ATLANTA — A decision made by state officials last week may change the outlook some for local school systems.
The Georgia Department of Education announced Monday that Georgia is withdrawing from the Partnership for Assessment of Readiness for College and Careers, or PARCC, test development consortium.
Georgia was one of 22 states to join PARCC several years ago with the aim of developing next generation student assessments in mathematics and English language arts by 2014-15.
Former Newton County School System Superintendent Gary Mathews reported last year that each consortium would be able to compare individual classroom, school, district and state results with other consortium members in the 20-something states on an apples to apples basis for the first time in history.
Another 20-something states were part of another consortium called SMARTER Balance that will develop its own common core assessments.
“After talking with district superintendents, administrators, teachers, parents, lawmakers and members of many communities, I believe this is the best decision for Georgia’s students,” State Superintendent of Schools John Barge said in a press release. “We must ensure that our assessments provide educators with critical information about student learning and contribute to the work of improving educational opportunities for every student.”
Mathews reported that several NCSS personnel attended a special training session at the Griffin Regional Educational Service Agency to discuss the new tests that were expected to be administered to students beginning in the 2014-15 school year.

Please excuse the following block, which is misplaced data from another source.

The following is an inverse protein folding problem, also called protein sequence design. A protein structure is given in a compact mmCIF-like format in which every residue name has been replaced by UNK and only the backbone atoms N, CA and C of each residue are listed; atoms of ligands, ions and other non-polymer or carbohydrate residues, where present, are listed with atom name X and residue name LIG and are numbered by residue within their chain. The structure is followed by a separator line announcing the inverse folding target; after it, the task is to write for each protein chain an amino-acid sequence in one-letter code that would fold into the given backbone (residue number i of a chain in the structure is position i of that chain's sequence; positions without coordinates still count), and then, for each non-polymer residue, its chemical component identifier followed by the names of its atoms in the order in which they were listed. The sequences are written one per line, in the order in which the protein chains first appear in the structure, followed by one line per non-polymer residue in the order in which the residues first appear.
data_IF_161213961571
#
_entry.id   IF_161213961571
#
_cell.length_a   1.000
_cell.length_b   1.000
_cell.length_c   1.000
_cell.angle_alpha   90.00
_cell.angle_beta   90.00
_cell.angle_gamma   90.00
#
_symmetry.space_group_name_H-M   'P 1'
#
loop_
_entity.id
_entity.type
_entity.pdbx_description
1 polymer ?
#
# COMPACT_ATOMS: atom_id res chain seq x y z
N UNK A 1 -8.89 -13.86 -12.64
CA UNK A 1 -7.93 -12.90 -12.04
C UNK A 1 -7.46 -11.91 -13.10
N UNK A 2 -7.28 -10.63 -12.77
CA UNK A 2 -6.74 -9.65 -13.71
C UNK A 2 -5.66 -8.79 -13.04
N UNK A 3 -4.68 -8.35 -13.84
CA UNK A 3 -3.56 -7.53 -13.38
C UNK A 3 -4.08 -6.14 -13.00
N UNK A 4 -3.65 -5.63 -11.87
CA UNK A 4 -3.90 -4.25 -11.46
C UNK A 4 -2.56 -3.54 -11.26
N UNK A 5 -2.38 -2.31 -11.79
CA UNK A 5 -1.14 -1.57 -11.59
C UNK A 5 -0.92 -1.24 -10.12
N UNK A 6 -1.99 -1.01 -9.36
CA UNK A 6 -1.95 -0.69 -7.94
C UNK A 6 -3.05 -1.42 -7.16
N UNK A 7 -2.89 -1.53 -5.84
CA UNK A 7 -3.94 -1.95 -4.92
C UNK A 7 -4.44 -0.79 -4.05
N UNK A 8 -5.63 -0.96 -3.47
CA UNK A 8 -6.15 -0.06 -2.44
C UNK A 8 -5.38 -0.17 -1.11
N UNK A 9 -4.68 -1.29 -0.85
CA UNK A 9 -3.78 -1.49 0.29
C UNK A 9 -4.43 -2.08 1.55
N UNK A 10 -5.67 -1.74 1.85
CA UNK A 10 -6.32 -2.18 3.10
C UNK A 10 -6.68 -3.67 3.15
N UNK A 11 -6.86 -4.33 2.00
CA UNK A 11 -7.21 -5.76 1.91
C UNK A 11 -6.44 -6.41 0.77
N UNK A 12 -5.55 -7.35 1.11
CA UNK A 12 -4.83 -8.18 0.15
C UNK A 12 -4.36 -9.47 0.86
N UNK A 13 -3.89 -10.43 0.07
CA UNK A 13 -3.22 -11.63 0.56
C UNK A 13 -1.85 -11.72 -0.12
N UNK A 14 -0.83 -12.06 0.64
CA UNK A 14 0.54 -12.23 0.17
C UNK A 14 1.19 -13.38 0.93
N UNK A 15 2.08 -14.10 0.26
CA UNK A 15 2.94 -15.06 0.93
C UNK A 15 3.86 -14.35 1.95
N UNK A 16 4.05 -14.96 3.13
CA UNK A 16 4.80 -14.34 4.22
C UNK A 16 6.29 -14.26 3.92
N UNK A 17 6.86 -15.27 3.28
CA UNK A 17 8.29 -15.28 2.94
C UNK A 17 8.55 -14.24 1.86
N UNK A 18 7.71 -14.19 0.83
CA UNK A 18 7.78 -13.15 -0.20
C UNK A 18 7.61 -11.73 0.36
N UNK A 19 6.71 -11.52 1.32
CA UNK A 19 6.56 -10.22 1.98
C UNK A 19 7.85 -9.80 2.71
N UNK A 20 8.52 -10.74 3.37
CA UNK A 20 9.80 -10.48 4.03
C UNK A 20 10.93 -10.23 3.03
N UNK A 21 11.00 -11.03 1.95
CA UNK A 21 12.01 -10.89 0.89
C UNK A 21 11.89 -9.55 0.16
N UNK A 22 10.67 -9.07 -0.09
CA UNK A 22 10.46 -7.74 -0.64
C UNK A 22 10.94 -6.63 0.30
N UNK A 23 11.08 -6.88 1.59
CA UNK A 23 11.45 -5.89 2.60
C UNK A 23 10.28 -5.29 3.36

Mathews noted at the time that the assessments would require the addition of more technology.
Barge expressed concerns over the technology requirements for PARCC’s online tests since many Georgia school districts do not have the needed equipment or bandwidth to handle administering the assessments, according to the Georgia Department of Education.
The GaDOE reported that Barge was one of the state school chiefs serving on the governing board for the consortium, but he frequently voiced concerns about the cost of the PARCC assessments. The tests in English/language arts and math are estimated to cost significantly more money than Georgia currently spends on its entire testing program.
“Assessing our students’ academic performance remains a critical need to ensure that young Georgians can compete on equal footing with their peers throughout the country,” Gov. Nathan Deal said in the press release. “Georgia can create an equally rigorous measurement without the high costs associated with this particular test. Just as we do in all other branches of state government, we can create better value for taxpayers while maintaining the same level of quality.”
The GaDOE said it will work with educators across the state to create standardized tests aligned to Georgia’s current academic standards in mathematics and English/language arts for elementary, middle and high school students. Additionally, the state will seek opportunities to collaborate with other states.
State officials report that creating the tests in Georgia will ensure that the state maintains control over its academic standards and student testing, whereas a common assessment would have prevented the GaDOE from being able to adjust and rewrite Georgia’s standards when educators indicate revisions are needed to best serve students.
“We are grateful to Georgia educators who have worked hard to help develop our standards and assessments,” Barge said. “We look forward to continuing to work with them to develop a new assessment system for our state.”
In 2012, Georgia and several other states received waivers to free them from requirements under the federal No Child Left Behind Act and recently has implemented the Georgia College and Career Ready Performance Index.